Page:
Here comes the boring and confusing part of insurance billing – the law. If you missed my first post read it here. It’s long, but I wanted to be thorough.

In that post I used a story to describe why massage therapists and others often  appear to have different prices for billing insurance versus cash paying clients.

It’s been justified to me in a couple of different ways.

Scenario One – What I learned in school:

If you bill insurance, since it does take more time on the admin side to get things done you can charge for that extra time. So if it takes you 30 minutes for each billing then you can add that price to your massage rate. In my previous post, Sally billed $120 for the massage plus all the admin work.

You can create a pay-at-time-of-service discount or rate for people who pay cash because it doesn’t cost you that extra time to bill or pay someone to bill for you. You have to phrase it correctly though, or it’s illegal. So don’t say different rate, say discount or something similar.

Oh yeah, so when someone calls and asks for your price you have to ask if they are using insurance or not. Then you have to  carefully say that pay-at-time-of service is $65 or whatever your charge is. Also, be careful not to say “cash rate” because that won’t protect your license.

Scenario Two – What I’ve heard since school:

Whatever you do, don’t say you give discounts. There are no discounts, but a slightly less expensive rate for those who pay out of pocket, or ride their bikes, or are seniors, or students(or people with red hair, ha kidding). It should be close enough to the price of your massage that it doesn’t raise eyebrows, but not so cheap as to not reflect what it costs you to bill insurance.

Show a difference in price for medically necessary massage and regular maintenance or general wellness massage(I disagree with this stance). There is a difference in what you do, sometimes anyway.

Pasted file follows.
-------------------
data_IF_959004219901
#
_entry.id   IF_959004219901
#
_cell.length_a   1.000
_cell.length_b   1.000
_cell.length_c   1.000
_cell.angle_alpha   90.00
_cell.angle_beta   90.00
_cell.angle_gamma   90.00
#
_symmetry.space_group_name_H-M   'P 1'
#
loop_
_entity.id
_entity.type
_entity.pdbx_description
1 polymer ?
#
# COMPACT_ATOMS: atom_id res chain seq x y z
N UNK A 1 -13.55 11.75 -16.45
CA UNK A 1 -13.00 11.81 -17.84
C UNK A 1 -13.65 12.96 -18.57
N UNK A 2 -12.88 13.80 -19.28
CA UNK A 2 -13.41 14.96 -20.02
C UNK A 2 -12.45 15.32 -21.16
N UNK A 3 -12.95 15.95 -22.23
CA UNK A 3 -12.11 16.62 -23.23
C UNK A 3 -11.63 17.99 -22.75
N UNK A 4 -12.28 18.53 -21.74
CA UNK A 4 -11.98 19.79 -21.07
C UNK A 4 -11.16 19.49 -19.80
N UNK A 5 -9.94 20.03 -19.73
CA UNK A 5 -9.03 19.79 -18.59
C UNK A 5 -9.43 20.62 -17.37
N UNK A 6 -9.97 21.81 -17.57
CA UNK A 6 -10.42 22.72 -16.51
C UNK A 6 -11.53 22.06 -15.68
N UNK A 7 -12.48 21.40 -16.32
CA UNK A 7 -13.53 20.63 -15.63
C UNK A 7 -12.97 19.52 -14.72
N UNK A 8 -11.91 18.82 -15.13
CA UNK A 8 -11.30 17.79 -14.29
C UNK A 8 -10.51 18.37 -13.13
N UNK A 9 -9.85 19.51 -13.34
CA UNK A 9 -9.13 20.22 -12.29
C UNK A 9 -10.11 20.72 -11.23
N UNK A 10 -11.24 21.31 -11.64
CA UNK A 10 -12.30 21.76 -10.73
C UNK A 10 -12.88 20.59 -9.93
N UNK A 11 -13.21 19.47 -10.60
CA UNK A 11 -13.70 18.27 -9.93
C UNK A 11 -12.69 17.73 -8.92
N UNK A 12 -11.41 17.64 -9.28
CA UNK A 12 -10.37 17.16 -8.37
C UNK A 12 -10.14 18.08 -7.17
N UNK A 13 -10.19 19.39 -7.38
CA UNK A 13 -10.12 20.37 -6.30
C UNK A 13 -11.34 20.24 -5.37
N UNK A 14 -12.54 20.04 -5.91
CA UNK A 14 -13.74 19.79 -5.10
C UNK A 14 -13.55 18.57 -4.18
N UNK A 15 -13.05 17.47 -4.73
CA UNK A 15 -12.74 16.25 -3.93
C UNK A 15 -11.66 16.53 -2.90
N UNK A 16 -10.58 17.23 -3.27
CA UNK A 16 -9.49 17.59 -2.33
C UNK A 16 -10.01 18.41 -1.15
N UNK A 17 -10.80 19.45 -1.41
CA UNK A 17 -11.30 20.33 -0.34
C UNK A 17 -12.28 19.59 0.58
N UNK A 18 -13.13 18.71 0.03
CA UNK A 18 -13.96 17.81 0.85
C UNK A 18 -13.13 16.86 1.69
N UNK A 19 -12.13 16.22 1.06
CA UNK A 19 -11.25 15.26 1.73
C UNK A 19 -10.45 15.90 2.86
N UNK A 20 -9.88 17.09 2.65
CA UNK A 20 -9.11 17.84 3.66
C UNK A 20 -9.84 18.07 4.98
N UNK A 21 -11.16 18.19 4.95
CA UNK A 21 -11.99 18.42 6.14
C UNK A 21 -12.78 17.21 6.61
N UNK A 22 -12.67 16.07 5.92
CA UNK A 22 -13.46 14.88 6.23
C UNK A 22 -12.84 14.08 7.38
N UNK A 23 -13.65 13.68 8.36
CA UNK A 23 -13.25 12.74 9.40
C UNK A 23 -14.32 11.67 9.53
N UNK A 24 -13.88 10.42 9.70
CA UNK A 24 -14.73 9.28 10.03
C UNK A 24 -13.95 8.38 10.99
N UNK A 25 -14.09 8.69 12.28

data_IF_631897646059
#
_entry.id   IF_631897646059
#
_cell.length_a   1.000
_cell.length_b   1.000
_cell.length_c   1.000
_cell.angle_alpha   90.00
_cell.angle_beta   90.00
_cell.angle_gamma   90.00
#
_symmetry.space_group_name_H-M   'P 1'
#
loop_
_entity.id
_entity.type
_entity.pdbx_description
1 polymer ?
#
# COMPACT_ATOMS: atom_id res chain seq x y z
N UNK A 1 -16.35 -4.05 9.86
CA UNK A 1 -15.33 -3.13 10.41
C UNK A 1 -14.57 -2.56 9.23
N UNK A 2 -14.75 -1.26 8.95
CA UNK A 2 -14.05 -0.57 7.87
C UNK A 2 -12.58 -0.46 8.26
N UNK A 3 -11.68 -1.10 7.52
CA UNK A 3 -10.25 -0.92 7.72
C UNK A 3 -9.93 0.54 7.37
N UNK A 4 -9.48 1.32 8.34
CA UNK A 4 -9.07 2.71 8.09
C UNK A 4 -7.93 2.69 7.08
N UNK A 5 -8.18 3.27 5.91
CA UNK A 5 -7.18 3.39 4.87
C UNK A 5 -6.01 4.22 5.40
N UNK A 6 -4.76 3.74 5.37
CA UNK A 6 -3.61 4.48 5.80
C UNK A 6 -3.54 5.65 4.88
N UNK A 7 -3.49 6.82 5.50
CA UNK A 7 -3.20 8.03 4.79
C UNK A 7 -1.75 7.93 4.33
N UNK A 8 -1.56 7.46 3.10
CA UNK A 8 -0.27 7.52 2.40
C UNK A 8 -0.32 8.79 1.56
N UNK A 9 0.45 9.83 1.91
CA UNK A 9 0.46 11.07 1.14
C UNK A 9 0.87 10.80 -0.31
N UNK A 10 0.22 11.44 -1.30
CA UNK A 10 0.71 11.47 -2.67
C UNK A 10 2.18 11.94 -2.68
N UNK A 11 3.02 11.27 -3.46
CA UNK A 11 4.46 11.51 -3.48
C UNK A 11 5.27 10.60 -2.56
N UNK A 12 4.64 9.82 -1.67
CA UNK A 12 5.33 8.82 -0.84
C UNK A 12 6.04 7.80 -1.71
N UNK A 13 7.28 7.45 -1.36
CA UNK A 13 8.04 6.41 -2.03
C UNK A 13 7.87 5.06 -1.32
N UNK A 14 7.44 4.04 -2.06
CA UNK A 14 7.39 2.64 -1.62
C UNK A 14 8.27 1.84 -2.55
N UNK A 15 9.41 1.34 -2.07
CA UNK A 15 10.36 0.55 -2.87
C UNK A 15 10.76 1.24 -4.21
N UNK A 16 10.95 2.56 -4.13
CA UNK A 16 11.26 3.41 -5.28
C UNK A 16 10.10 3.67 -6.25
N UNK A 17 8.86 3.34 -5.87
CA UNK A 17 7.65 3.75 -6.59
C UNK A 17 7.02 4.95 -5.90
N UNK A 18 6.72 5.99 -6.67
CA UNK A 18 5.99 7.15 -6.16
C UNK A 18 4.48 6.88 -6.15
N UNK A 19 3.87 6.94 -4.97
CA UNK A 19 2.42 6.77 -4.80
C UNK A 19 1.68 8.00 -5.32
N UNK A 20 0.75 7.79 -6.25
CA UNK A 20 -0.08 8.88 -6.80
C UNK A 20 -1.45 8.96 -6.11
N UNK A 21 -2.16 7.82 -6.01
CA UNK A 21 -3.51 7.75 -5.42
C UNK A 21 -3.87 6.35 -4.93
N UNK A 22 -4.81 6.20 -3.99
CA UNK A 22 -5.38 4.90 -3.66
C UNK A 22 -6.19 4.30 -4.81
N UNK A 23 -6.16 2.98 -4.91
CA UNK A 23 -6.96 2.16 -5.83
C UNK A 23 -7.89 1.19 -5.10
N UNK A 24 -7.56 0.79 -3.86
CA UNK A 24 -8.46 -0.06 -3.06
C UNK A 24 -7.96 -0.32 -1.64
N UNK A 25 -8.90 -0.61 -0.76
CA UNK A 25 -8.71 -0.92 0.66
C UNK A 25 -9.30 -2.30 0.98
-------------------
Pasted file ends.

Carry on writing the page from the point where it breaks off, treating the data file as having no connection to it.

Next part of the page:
Don’t post your prices online.

Be very careful what you say to your clients and their insurance companies.


We all try to balance on a tightrope, scared to death that a client will ask their insurance company why there’s a difference, or that an insurance company will find our prices online. It’s stressful and very frustrating.

In an effort to gain some clarity and protect my livelihood more thoroughly, I went to the source – the law. It was clear, kind of, well… Decide for yourself if it’s clear. I’ve made the mistake of thinking things were perfectly  clear and then heard another argument that made perfect sense but had a completely different meaning than what I thought.


WAC 246-812-390

(2) Submitting to any third-party payor a claim for a service or treatment at a greater or an inflated fee or charge other than the usual fee the licensee charges for that service or treatment when rendered without third-party reimbursement.


Hmm, so that appears to mean that one can’t charge more. It doesn’t address the claim that charging more because it costs more in time and money is okay. It just says that we can’t charge a “greater or an inflated fee or charge other than the usual”. What is the usual? The cash rate that we can’t call a cash rate? Also, where does it say we can’t offer discounts, call things “cash rates” etc? At the moment all I have are more questions. I’m working my way through laws that apply to massage therapists and I’ll address what I find, what’s clear, what’s not. Perhaps it’s set up to be unclear so that a good lawyer can argue it any which way. If only I built doll houses, I feel like laws would be simpler – though maybe not.

~ Melissa

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